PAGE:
• The Ranma ½ fanfic Song of the Phoenix. The souls of certain victims of Jusenkyo—the ones who originally drowned in the springs to create the curses in the first place—are trapped in the waters. Some of them "sleep" in blissful oblivion... others exist in absolute, endless darkness as nothing but thinking souls, for however many thousands of years it takes for someone to fall in the spring and, if they're exceedingly lucky, hitch a ride in their body. They can only watch from within the body, unable to interact, until the cursed person dies and the other soul is allowed to manifest briefly. And then they go right back into the spring, and the darkness... It is explicitly stated that the soul of the Drowned Girl from the spring that cursed Ranma went through this for 1500 years, to the other characters' horror.
  • The people whose minds Kodachi Kuno of Divine Blood devours in order to take over their body as part of her collective are eventually shown as having fragmented pieces of their mental identity remaining in her collective mind as well as their entire souls enslaved to her will. When she manifests in a mindscape shortly before finally being exterminated, the mouths of the multitude of people she'd devoured are shown to be either gagged, sewn shut with needle and thread, ripped out or simply not there.
  • Poke Wars has two particular instances of this:
    • Mewtwo's fate at the hands of Ho-oh, who turned him into a conscious puppet that can't take any action, even self defense, without some sort of command.
    • Manaphy gets frozen in a pyramid of of ice by Kyogre.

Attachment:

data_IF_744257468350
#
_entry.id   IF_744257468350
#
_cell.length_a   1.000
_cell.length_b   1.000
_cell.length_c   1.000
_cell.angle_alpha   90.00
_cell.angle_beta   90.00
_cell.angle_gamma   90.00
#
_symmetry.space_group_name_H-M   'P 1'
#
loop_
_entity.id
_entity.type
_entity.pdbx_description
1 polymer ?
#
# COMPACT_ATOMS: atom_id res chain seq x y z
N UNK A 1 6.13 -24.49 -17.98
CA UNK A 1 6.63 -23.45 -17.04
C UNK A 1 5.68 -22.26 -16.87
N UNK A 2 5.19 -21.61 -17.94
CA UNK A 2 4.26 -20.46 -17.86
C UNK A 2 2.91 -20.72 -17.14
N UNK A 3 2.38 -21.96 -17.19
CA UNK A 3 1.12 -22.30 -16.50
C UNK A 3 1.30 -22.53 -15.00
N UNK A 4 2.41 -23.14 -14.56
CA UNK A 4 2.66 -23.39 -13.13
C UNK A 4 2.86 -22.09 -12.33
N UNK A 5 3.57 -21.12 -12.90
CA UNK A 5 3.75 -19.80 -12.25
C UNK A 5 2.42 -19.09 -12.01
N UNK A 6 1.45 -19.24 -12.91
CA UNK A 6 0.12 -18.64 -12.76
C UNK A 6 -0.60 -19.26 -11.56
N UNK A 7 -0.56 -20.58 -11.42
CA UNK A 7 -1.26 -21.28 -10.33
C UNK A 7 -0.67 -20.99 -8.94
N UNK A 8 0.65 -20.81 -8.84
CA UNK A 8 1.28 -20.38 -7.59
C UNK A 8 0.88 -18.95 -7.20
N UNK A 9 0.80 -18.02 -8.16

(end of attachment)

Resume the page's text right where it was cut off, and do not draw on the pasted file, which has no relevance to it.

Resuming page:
• Much like in Sailor Moon, Jadeite's Expy Phaedos gets the same freezing treatment in Power Rangers GPX. And it might be worse...
  • Progress has Luna trapping Discord in a dream-world and turning his mental self to stone. Since his physical body also suffered this fate, Discord is effectively sentenced to Eternal Waking.
  • Not fanfiction-wise but RP wise this happens a lot to Yama's character Kuro. Ditto for Tonic as well.
  • Bluman08's RPs always seem to follow this pattern/trope especially when RPing with BrandonKong, as the latter almost always gets muted and unable to even make a single sound when the goo, rubber, or inflatable costume moves up his head.


  • "Hyperspace Cryogenic Insomnia Blues" by Tom Smith in which the singer is awake during his cryogenic sleep. The "We're two weeks out of Terran orbit Ten years left to go..." line left me shuddering.
  • "One" by Metallica, inspired by Johnny Got His Gun, focuses on a soldier who has his eyes, ears, mouth, arms, and legs destroyed (by a WW 1 German artillery shell in Johnny and a Vietnamese landmine in "One"), but is still conscious. Though he eventually manages to communicate with the doctors and military men keeping him alive, they refuse to disconnect his life support, and he presumably must exist in that condition (unable to communicate with anyone, see or hear anything, go anywhere, ect...) for the rest of his natural life. Now there's an unsettling thought. The song itself tells the story rather well, especially with the lines "Darkness - Imprisoning me, all that I see, absolute horror, I can not live, I can not die, trapped in myself, body my holding cell. Landmine - Has taken my sight, taken my speech, taken my hearing, taken my arms, taken my legs, taken my soul, left me with life in Hell!"